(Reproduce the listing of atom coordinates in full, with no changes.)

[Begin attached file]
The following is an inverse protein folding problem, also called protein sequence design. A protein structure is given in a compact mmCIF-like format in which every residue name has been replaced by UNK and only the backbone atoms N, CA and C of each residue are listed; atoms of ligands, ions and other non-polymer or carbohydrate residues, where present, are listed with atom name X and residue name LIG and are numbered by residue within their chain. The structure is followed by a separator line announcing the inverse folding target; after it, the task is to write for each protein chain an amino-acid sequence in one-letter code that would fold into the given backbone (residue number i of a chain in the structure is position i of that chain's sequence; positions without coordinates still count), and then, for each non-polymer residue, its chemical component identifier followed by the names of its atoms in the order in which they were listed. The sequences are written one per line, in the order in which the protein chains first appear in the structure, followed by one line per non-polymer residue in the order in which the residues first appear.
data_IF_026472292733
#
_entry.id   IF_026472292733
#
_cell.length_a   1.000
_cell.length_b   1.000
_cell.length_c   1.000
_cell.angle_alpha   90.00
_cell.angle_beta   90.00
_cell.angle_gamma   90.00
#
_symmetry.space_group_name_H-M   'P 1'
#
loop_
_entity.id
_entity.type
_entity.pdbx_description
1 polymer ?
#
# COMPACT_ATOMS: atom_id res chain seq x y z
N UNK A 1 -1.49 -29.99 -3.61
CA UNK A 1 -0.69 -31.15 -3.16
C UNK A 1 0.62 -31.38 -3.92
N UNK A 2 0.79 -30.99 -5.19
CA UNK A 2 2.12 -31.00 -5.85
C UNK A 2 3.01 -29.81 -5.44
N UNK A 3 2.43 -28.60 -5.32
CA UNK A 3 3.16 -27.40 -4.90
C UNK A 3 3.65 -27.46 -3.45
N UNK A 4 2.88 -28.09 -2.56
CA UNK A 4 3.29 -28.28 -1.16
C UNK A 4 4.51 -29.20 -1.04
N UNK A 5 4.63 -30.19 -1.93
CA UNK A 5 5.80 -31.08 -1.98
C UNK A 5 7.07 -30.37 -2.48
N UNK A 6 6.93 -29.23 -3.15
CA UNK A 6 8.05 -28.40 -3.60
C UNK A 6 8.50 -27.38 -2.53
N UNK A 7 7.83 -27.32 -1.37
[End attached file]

The following is an inverse protein folding problem, also called protein sequence design. A protein structure is given in a compact mmCIF-like format in which every residue name has been replaced by UNK and only the backbone atoms N, CA and C of each residue are listed; atoms of ligands, ions and other non-polymer or carbohydrate residues, where present, are listed with atom name X and residue name LIG and are numbered by residue within their chain. The structure is followed by a separator line announcing the inverse folding target; after it, the task is to write for each protein chain an amino-acid sequence in one-letter code that would fold into the given backbone (residue number i of a chain in the structure is position i of that chain's sequence; positions without coordinates still count), and then, for each non-polymer residue, its chemical component identifier followed by the names of its atoms in the order in which they were listed. The sequences are written one per line, in the order in which the protein chains first appear in the structure, followed by one line per non-polymer residue in the order in which the residues first appear.
data_IF_026472292733
#
_entry.id   IF_026472292733
#
_cell.length_a   1.000
_cell.length_b   1.000
_cell.length_c   1.000
_cell.angle_alpha   90.00
_cell.angle_beta   90.00
_cell.angle_gamma   90.00
#
_symmetry.space_group_name_H-M   'P 1'
#
loop_
_entity.id
_entity.type
_entity.pdbx_description
1 polymer ?
#
# COMPACT_ATOMS: atom_id res chain seq x y z
N UNK A 1 -1.49 -29.99 -3.61
CA UNK A 1 -0.69 -31.15 -3.16
C UNK A 1 0.62 -31.38 -3.92
N UNK A 2 0.79 -30.99 -5.19
CA UNK A 2 2.12 -31.00 -5.85
C UNK A 2 3.01 -29.81 -5.44
N UNK A 3 2.43 -28.60 -5.32
CA UNK A 3 3.16 -27.40 -4.90
C UNK A 3 3.65 -27.46 -3.45
N UNK A 4 2.88 -28.09 -2.56
CA UNK A 4 3.29 -28.28 -1.16
C UNK A 4 4.51 -29.20 -1.04
N UNK A 5 4.63 -30.19 -1.93
CA UNK A 5 5.80 -31.08 -1.98
C UNK A 5 7.07 -30.37 -2.48
N UNK A 6 6.93 -29.23 -3.15
CA UNK A 6 8.05 -28.40 -3.60
C UNK A 6 8.50 -27.38 -2.53
N UNK A 7 7.83 -27.32 -1.37